New Jersey's public pension fund is a terrible black hole of debt and unfunded obligations, a familiar story for those who follow various state pension crises. The state is $60 billion short to pay off its pension commitments and it would consume 15 percent of the state's budget each year until the year 2049 to get it back into balance.
It looks like some New Jersey lawmakers are trying to make the problem even worse and undo at least one attempt to defuse this ticking time bomb.
In 2007, New Jersey shifted elected officials from the state's pension fund to a defined contribution 401k-style program. This is better for taxpayers than pensions—the state contributes into the fund up front and is not committed to any payments to the official after he or she retires. That post-retirement commitment is what has been causing the pension crises—states and municipalities are obligated to pay out specific amounts that exceed what the funds contain (due to undercontributing or fund underperformance), and taxpayers are expected to make up the difference.
These officials don't lose the pension commitments they've already earned under the former retirement system. They'll get those payments when they retire. And now they're saving under a different system.
The state had already wimped out last year and passed another bill allowing officials back into the pension system and to buy back the lost time. Now a new bill introduced in New Jersey by Assemblyman John McKeon (D-Essex) would allow lawmakers who had previously been earning pensions to go back and have their pensions recalculated with their current earnings, position, and time worked without actually re-enrolling into the pension system.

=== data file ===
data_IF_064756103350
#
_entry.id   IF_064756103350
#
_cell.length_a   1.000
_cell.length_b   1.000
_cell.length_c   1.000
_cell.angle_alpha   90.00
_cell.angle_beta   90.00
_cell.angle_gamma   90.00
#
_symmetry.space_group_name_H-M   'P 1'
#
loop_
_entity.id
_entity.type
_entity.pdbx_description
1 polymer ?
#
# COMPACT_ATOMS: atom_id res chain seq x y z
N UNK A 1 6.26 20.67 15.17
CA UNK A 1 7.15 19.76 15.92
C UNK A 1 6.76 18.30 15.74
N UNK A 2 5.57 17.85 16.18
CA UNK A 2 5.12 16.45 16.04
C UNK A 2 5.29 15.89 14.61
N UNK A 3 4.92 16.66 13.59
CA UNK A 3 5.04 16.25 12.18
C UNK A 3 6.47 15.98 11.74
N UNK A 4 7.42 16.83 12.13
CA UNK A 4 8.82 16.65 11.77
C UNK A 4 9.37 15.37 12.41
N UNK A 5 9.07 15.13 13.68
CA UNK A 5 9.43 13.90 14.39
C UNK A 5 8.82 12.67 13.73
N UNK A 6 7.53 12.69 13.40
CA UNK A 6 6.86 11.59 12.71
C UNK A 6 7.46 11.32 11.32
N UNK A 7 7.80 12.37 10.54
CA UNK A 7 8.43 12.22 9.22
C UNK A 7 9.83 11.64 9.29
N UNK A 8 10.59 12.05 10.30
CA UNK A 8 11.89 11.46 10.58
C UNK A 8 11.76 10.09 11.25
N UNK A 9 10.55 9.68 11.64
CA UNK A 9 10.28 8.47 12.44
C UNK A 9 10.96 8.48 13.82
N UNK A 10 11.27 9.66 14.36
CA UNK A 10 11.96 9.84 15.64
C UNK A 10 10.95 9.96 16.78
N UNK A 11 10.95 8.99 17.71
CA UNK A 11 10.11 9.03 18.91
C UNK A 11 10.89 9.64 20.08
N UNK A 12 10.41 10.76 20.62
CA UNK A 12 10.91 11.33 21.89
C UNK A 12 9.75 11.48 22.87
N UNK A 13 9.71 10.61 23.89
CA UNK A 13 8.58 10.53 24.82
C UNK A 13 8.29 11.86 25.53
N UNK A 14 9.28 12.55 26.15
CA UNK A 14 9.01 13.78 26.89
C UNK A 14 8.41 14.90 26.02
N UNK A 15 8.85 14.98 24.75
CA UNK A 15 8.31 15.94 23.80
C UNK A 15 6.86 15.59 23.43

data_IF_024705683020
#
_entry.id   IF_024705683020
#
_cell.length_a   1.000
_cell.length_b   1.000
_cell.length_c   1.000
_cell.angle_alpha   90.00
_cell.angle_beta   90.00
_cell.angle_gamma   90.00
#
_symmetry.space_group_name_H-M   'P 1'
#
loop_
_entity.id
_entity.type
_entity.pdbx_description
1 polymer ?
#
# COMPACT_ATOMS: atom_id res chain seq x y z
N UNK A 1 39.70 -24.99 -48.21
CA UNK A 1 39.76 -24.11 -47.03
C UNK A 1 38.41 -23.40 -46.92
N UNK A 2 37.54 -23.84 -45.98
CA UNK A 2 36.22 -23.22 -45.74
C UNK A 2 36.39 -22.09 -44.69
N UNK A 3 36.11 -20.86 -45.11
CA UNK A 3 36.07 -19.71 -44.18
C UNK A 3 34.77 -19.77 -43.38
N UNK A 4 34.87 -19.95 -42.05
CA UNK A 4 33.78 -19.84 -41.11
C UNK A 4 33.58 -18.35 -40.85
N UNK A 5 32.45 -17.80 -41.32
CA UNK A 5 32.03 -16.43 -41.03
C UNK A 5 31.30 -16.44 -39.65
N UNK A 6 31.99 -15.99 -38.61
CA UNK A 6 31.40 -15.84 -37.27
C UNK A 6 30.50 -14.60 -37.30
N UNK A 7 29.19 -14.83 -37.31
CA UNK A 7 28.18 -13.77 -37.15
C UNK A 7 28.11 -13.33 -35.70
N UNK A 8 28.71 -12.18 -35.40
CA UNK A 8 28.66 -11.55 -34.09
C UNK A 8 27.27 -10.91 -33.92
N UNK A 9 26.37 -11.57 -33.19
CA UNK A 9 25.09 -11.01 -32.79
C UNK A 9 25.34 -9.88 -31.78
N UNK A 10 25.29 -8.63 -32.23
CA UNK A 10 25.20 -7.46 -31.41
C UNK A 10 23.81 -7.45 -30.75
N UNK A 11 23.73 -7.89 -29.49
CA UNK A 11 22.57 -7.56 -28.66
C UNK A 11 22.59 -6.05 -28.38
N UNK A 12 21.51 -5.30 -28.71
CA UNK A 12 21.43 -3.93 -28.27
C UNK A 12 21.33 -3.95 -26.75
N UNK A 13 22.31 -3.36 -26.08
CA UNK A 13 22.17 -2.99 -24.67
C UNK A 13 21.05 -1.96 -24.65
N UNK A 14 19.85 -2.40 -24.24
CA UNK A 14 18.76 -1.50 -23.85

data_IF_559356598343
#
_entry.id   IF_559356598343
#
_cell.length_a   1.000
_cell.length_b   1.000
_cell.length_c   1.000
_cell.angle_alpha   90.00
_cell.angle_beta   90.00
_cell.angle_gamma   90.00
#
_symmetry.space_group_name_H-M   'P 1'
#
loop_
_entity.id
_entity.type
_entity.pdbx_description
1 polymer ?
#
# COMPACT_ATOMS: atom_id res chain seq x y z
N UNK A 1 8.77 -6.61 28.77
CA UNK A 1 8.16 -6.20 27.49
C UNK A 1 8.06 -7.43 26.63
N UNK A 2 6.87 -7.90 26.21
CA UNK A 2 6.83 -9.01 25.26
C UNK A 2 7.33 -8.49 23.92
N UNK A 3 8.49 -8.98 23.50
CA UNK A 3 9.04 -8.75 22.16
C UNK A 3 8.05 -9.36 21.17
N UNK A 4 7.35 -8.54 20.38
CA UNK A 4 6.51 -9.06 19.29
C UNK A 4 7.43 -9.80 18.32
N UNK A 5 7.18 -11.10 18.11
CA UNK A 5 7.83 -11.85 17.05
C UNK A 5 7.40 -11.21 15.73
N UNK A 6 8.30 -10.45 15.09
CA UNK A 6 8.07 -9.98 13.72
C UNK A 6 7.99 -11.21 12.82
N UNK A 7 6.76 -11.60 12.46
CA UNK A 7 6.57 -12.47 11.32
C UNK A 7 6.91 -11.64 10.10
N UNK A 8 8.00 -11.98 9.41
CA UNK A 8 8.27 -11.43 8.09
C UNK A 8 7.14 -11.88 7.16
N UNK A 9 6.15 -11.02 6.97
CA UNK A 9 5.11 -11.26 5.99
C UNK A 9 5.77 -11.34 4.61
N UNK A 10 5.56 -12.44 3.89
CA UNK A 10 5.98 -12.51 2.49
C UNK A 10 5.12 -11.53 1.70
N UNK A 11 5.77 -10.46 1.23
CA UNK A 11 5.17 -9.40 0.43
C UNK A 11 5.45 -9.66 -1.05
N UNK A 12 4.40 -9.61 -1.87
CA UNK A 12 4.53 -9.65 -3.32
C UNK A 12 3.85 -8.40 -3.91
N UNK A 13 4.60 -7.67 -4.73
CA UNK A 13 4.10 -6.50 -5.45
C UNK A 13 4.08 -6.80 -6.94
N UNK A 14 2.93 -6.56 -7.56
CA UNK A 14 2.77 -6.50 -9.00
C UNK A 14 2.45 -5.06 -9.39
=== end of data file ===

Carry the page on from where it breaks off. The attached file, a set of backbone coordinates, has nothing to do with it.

That is to say, when they retire, they'd "earn" pension payments from a time they weren't actually in the pension system. They'd get their 401k payments. But who would pay for that gap during which they weren't contributing into the pension fund at all? Who do you think? Spoiler: Not them. Politico notes today:
Despite the improved benefits, the bill would not require the officials to pay any more into their pensions than they already have.
"This is crazy," said Fred Beaver, who directed the New Jersey Division of Pensions and Benefits from 2002 to 2010. "The whole thing is screwy. It makes no sense. It's a total gift. Nobody is paying for it."
Beaver said the bill could have a major impact beyond pensions: increasing an elected official's years of service in the pension system could also qualify him or her for lifetime retirement benefits from the state.
While New Jersey's average pension for government employees is $31,000 a year, the state has nearly 3,000 retirees (or their beneficiaries) earning six-figure pensions.
This legislation by McKeon is the exact opposite of what the state needs to be doing. It might not even get passed. But it's worth taking note of this as an example of how hard it is to reform under-funded pension systems when the people responsible for doing so are more interested in making the problem worse.